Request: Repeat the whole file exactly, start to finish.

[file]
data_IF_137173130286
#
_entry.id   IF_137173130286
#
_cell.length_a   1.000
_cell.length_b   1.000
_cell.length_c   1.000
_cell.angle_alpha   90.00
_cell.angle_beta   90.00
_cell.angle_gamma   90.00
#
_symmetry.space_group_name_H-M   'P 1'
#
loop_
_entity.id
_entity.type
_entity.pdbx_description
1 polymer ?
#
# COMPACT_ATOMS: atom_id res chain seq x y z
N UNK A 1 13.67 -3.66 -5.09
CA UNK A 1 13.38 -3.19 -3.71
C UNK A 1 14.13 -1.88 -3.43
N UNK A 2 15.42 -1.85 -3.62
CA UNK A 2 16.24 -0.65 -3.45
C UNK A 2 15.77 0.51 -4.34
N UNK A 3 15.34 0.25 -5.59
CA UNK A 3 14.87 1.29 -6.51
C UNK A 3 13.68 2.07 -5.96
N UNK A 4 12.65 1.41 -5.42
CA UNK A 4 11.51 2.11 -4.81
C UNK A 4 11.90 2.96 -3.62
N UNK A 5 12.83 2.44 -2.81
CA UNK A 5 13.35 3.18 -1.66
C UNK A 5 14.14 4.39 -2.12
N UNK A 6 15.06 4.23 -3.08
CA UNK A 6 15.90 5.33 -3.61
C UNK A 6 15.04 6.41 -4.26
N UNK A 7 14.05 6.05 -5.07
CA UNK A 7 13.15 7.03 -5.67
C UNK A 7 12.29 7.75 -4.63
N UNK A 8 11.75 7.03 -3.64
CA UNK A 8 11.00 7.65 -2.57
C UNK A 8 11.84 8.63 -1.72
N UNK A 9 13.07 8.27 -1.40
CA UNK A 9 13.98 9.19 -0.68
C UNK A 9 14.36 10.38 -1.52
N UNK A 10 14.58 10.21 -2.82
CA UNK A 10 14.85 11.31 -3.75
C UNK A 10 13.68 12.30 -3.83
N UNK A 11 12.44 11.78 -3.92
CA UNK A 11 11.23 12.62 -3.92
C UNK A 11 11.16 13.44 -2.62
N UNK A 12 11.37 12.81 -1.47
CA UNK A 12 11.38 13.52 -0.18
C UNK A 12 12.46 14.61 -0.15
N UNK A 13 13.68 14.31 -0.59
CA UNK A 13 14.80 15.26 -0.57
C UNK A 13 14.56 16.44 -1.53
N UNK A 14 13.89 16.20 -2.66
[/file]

data_IF_137173130286
#
_entry.id   IF_137173130286
#
_cell.length_a   1.000
_cell.length_b   1.000
_cell.length_c   1.000
_cell.angle_alpha   90.00
_cell.angle_beta   90.00
_cell.angle_gamma   90.00
#
_symmetry.space_group_name_H-M   'P 1'
#
loop_
_entity.id
_entity.type
_entity.pdbx_description
1 polymer ?
#
# COMPACT_ATOMS: atom_id res chain seq x y z
N UNK A 1 13.67 -3.66 -5.09
CA UNK A 1 13.38 -3.19 -3.71
C UNK A 1 14.13 -1.88 -3.43
N UNK A 2 15.42 -1.85 -3.62
CA UNK A 2 16.24 -0.65 -3.45
C UNK A 2 15.77 0.51 -4.34
N UNK A 3 15.34 0.25 -5.59
CA UNK A 3 14.87 1.29 -6.51
C UNK A 3 13.68 2.07 -5.96
N UNK A 4 12.65 1.41 -5.42
CA UNK A 4 11.51 2.11 -4.81
C UNK A 4 11.90 2.96 -3.62
N UNK A 5 12.83 2.44 -2.81
CA UNK A 5 13.35 3.18 -1.66
C UNK A 5 14.14 4.39 -2.12
N UNK A 6 15.06 4.23 -3.08
CA UNK A 6 15.90 5.33 -3.61
C UNK A 6 15.04 6.41 -4.26
N UNK A 7 14.05 6.05 -5.07
CA UNK A 7 13.15 7.03 -5.67
C UNK A 7 12.29 7.75 -4.63
N UNK A 8 11.75 7.03 -3.64
CA UNK A 8 11.00 7.65 -2.57
C UNK A 8 11.84 8.63 -1.72
N UNK A 9 13.07 8.27 -1.40
CA UNK A 9 13.98 9.19 -0.68
C UNK A 9 14.36 10.38 -1.52
N UNK A 10 14.58 10.21 -2.82
CA UNK A 10 14.85 11.31 -3.75
C UNK A 10 13.68 12.30 -3.83
N UNK A 11 12.44 11.78 -3.92
CA UNK A 11 11.23 12.62 -3.92
C UNK A 11 11.16 13.44 -2.62
N UNK A 12 11.37 12.81 -1.47
CA UNK A 12 11.38 13.52 -0.18
C UNK A 12 12.46 14.61 -0.15
N UNK A 13 13.68 14.31 -0.59
CA UNK A 13 14.80 15.26 -0.57
C UNK A 13 14.56 16.44 -1.53
N UNK A 14 13.89 16.20 -2.66